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Is Ukip’s rebranding working?

That voters see the party as more left-wing than the Conservatives shows why it can take support off Labour. 

Even Nigel Farage accepts that Ukip is nearing the limit of its appeal to disaffected former Conservatives. The party's ability to grow depends on its ability to take votes from Labour – hence Farage’s bluster about putting his tanks on Ed Miliband's lawn. There are signs that it is working, too. Before 2013, Ukip took only one Labour vote for every nine they took from the Conservatives. But since January 2013, Labour has lost six voters to Ukip for every nine that Ukip has taken from the Conservatives. 

The rebranding of Ukip has taken three forms. The party, for so long hopeless at campaigning, has learned from the Liberal Democrats about the importance of relentless campaigning in by-elections – and sheer opportunism, as with the recent attacks on Labour’s left flank. As a disproportionate number of by-elections this parliament have occurred in northern seats, Ukip has become well versed in attacking Labour.

Ukip has also shifted its policies – and especially which ones it chooses to emphasise. Privately, many leading figures within the party do not consider the NHS viable in its current form. But the party has chosen to oppose not only the current government’s reforms, but also New Labour’s. "The NHS is a battle for another day," one party source tells me, reflecting how Ukip has decided that opposing all reform of the health service is the most fertile source of votes. Such populism is detectable in other policies, too. Ukip has flirted with the "wag tax" (until Farage shot down the idea) and party figures are even floating renationalising the railways. "I do think that we should be considering, and there should be an open debate at the moment, whether we should have nationalisation or [run the railways] through an organisation like a co-op," Steven Woolfe, the party’s financial affairs and migration spokesman, recently told me.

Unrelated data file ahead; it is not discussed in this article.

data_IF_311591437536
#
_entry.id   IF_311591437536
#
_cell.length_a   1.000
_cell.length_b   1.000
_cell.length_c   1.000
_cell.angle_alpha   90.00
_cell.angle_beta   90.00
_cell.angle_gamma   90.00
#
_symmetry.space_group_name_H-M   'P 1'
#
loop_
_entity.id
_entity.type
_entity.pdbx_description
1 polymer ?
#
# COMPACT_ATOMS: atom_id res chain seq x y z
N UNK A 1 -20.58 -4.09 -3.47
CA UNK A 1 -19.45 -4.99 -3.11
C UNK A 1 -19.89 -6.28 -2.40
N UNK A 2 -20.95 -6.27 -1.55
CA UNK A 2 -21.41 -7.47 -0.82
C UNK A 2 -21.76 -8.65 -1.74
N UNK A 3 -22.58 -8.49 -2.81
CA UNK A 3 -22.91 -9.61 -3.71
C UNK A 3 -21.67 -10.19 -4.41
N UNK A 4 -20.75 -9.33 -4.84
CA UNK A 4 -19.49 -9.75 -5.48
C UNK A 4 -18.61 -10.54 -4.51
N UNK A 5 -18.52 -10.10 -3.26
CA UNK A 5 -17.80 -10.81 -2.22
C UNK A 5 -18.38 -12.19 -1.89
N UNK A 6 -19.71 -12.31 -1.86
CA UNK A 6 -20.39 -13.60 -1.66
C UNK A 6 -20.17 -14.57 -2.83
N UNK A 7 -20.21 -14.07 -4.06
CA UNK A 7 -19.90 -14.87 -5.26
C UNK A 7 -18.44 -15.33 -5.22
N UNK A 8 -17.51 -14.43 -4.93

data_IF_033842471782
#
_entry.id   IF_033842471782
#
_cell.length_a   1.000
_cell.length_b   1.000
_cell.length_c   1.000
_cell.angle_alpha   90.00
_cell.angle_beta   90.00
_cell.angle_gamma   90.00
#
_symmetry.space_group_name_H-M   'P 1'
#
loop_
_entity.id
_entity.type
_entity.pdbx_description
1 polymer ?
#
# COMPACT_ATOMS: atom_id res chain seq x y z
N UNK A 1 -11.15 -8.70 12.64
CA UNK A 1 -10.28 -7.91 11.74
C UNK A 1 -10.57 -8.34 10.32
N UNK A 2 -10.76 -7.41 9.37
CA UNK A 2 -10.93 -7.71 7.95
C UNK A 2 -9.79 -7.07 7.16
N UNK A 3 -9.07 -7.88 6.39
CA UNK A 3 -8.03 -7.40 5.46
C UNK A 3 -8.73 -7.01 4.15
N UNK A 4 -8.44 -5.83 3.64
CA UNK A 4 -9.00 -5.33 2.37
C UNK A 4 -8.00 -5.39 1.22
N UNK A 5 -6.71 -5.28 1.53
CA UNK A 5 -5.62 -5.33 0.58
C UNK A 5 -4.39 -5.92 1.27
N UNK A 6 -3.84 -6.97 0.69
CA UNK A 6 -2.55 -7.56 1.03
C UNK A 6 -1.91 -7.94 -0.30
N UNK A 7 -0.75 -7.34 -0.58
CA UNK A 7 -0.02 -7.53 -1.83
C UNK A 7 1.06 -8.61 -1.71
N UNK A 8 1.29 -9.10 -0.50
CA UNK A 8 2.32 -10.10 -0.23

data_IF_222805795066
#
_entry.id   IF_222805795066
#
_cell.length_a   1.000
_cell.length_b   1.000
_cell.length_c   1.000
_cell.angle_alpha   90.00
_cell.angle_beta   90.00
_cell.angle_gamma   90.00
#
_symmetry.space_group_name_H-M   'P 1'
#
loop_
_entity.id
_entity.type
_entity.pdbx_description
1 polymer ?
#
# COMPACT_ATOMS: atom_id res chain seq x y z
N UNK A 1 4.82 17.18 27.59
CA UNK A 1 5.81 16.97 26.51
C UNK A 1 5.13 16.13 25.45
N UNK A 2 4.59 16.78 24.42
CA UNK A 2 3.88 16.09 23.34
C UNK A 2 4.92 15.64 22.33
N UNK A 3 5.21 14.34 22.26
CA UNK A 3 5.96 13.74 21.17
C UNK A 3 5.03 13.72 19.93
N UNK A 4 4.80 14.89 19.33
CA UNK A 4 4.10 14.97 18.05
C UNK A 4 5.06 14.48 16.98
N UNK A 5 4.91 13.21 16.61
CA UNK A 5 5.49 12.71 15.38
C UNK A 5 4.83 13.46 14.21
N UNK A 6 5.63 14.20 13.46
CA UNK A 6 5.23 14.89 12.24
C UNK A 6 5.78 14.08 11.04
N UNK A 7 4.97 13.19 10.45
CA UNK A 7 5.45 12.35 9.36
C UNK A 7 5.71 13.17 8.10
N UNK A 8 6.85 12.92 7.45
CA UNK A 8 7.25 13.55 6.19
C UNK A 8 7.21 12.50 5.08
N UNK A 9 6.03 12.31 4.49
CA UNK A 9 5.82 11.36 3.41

Finally, there has been a change in personnel in the party. To undermine the caricature of the party as one of disillusioned shire Tories, Ukip has pushed forward figures like Woolfe, Diane James and Paul Nuttall, who each have working class credentials. It is a long way from the last election when the party was led by Lord Pearson, an Eton-educated life peer, although the defection of two privately-educated Conservative MPs could yet undermine Ukip’s appeal to Labour supporters.

Labour has decided that its general election attack on Ukip will be to present the party as "the Tories on speed," as a shadow cabinet member puts it. "We’ve found that’s what works best." But Labour’s problem, as a new Comres poll shows, is that the electorate don't quite agree. Asked to put leaders and parties on a left-right scale of 0-10, they put Farage (6.59) and Ukip (6.61) to the left of David Cameron (6.81) and the Conservative Party (6.91).

This is very significant. For some voters who consider the Conservatives too right-wing to support, Ukip is a more palatable option. Though Ukip is significantly to the right of the average voter, the poll suggests that the party’s repositioning – away from libertarianism and towards the populism of a leftist and rightist bent favoured by the most successful anti-immigration parties on the continent – is proving successful. Ukip’s judgement is that many former Conservatives fuelled by resentment of David Cameron are now in the party to stay, so it can shift leftwards to try and broaden its appeal without alienating them. Labour has been warned.

Tim Wigmore is a contributing writer to the New Statesman and the author of Second XI: Cricket In Its Outposts.

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Jeremy Corbyn's speech on terrorism will do him more good than harm

The Labour leader's criticism of police cuts and western foreign policy will resonate with voters.